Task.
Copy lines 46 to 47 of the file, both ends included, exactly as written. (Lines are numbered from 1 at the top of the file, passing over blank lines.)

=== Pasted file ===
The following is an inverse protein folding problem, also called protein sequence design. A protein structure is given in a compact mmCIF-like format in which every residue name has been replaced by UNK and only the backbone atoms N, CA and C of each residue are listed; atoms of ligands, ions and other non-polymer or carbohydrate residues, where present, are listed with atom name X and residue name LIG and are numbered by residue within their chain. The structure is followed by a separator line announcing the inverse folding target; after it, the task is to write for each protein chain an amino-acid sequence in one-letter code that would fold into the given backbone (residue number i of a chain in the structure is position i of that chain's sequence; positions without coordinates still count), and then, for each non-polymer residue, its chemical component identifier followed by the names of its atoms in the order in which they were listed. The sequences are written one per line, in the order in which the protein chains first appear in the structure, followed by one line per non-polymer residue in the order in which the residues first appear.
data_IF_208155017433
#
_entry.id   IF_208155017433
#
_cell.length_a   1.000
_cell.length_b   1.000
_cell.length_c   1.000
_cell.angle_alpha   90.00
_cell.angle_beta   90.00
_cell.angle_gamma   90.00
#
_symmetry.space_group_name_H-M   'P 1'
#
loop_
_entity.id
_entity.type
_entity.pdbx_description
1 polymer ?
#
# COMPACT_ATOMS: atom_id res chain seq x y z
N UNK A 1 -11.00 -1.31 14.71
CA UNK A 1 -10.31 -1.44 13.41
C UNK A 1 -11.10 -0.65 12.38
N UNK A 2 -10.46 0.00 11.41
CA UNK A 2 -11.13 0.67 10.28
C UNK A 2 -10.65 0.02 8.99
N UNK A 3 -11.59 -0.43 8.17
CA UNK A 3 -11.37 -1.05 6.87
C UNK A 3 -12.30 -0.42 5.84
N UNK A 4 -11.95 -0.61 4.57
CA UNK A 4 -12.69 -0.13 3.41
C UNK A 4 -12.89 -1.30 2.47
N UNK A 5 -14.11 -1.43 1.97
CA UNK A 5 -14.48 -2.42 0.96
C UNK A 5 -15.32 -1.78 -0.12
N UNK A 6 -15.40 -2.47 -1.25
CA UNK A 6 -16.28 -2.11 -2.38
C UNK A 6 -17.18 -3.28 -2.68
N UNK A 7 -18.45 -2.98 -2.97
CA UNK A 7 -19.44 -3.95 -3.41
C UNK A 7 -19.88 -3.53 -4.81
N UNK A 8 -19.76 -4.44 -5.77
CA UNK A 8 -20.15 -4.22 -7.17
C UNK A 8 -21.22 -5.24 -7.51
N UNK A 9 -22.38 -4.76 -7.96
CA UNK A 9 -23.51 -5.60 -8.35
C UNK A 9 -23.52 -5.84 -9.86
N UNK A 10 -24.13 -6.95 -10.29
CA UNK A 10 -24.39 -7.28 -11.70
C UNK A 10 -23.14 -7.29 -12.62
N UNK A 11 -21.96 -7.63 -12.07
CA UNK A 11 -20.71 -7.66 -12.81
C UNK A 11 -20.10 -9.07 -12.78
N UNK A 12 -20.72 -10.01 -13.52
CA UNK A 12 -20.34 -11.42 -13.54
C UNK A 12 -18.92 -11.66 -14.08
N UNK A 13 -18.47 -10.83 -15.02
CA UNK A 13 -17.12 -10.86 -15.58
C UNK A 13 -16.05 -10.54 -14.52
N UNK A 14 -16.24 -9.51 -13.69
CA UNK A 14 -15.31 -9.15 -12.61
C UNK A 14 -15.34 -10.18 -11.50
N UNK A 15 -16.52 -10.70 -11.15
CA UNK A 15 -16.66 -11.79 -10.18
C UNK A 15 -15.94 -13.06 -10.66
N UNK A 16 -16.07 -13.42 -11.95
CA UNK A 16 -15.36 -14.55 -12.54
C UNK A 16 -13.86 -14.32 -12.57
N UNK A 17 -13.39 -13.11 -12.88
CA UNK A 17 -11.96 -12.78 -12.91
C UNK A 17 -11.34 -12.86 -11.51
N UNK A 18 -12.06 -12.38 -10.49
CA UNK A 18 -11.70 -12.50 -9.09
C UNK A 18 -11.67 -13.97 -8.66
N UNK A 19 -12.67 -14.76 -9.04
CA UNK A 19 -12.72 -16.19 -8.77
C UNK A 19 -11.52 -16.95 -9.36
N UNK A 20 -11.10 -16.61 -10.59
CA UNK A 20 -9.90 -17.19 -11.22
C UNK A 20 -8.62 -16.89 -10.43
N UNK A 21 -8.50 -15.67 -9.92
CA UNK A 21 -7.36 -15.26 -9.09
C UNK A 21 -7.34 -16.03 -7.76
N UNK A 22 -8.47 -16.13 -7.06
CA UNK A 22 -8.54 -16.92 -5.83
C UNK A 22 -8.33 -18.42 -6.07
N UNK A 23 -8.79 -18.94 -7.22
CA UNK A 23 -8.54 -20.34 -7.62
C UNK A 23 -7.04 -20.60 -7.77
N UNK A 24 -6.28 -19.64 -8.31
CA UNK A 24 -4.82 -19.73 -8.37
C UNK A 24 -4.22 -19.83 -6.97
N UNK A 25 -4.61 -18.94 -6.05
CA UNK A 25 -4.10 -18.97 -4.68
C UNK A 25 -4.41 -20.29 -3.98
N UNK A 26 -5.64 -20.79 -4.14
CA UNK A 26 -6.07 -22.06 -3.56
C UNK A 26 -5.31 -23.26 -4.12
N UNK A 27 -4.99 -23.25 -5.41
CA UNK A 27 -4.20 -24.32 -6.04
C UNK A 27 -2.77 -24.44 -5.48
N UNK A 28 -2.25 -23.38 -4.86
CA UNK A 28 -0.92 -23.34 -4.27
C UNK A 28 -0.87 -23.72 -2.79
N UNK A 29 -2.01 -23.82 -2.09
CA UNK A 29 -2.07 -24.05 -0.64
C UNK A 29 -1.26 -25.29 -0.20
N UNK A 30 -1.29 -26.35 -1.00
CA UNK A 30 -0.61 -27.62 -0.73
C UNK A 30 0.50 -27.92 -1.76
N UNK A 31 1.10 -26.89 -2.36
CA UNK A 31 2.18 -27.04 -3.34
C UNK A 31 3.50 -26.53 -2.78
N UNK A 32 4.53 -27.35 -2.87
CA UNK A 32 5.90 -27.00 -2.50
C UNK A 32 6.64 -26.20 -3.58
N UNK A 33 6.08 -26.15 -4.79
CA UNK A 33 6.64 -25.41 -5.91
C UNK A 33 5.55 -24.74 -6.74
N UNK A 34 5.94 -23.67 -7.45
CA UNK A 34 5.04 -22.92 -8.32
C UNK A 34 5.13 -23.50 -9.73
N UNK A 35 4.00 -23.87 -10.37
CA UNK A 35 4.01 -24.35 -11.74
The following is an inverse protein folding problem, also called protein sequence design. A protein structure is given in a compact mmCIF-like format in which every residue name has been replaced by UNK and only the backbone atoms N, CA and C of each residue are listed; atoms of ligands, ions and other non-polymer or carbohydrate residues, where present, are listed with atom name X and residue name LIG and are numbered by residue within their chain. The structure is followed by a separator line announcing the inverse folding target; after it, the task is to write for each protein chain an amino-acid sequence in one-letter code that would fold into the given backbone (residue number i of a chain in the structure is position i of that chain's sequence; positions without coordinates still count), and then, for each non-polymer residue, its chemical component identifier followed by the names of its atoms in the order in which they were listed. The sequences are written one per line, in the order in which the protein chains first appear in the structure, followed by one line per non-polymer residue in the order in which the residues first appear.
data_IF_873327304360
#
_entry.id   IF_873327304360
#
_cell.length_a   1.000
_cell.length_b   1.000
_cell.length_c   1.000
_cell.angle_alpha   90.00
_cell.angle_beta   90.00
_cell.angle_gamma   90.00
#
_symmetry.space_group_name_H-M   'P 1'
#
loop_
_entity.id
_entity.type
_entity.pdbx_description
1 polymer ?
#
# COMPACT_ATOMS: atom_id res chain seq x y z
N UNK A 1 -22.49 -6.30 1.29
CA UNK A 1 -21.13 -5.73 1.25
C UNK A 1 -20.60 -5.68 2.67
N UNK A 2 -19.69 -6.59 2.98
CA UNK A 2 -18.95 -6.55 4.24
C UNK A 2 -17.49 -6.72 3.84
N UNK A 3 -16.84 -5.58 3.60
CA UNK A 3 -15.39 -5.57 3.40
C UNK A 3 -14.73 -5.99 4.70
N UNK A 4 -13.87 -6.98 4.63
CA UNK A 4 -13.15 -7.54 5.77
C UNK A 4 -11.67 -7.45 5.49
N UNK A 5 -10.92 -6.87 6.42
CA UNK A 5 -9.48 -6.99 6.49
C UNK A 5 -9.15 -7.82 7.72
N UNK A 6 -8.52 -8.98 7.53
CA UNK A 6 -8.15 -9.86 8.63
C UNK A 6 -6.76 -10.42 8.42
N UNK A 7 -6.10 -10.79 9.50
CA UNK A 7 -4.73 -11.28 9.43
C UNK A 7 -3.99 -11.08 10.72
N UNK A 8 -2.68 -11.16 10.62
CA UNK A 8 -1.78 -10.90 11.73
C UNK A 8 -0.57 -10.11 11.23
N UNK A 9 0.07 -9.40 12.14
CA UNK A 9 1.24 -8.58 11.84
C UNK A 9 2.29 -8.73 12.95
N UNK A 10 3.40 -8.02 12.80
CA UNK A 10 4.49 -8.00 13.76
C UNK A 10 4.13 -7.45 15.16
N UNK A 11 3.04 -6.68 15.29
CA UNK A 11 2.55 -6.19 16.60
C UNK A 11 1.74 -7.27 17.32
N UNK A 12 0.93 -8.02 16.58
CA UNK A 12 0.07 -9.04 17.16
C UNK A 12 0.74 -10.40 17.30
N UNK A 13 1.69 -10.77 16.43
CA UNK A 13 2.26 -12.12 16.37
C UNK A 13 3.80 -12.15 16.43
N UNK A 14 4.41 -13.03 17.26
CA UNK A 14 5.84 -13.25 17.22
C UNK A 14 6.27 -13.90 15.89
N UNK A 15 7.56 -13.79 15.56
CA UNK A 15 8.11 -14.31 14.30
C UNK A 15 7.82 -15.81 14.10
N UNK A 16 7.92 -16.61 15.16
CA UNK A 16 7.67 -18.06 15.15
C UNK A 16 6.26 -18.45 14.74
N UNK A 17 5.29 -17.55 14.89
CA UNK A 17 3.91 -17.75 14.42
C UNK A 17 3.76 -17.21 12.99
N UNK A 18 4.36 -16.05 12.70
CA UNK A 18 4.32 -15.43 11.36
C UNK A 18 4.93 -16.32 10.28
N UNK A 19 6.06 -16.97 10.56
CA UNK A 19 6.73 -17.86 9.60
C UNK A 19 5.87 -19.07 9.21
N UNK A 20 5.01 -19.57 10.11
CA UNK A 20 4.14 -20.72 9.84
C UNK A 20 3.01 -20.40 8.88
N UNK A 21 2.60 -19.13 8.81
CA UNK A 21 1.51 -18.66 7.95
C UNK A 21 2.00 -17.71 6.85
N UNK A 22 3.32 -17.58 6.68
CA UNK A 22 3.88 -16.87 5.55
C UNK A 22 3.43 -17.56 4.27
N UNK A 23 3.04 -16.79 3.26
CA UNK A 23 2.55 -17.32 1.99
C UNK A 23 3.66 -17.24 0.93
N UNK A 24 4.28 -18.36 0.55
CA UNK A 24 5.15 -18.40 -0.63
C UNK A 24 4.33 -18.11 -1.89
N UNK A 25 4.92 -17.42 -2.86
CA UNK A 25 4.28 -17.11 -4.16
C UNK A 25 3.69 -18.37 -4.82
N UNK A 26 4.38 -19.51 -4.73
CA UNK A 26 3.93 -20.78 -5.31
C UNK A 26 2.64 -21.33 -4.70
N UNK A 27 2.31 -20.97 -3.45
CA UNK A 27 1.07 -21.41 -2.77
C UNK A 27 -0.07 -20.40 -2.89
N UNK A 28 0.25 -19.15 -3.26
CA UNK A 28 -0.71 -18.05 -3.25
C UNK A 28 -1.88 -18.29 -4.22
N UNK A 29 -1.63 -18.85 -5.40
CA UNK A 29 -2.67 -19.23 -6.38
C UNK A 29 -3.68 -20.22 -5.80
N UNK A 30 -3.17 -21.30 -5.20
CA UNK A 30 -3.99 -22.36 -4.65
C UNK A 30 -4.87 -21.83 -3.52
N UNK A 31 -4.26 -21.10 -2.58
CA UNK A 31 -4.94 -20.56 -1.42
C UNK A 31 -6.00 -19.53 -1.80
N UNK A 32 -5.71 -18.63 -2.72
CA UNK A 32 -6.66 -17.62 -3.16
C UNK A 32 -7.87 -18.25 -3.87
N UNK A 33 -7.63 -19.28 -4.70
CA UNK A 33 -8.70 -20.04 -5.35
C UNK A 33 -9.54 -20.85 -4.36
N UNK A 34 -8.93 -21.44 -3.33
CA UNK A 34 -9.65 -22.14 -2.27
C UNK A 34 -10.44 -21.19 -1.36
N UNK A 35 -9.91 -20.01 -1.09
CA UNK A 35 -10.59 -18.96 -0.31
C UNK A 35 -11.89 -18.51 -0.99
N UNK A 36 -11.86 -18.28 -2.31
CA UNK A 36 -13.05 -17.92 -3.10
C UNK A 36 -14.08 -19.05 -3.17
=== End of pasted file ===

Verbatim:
N UNK A 9 -22.38 -4.76 -7.96
CA UNK A 9 -23.51 -5.60 -8.35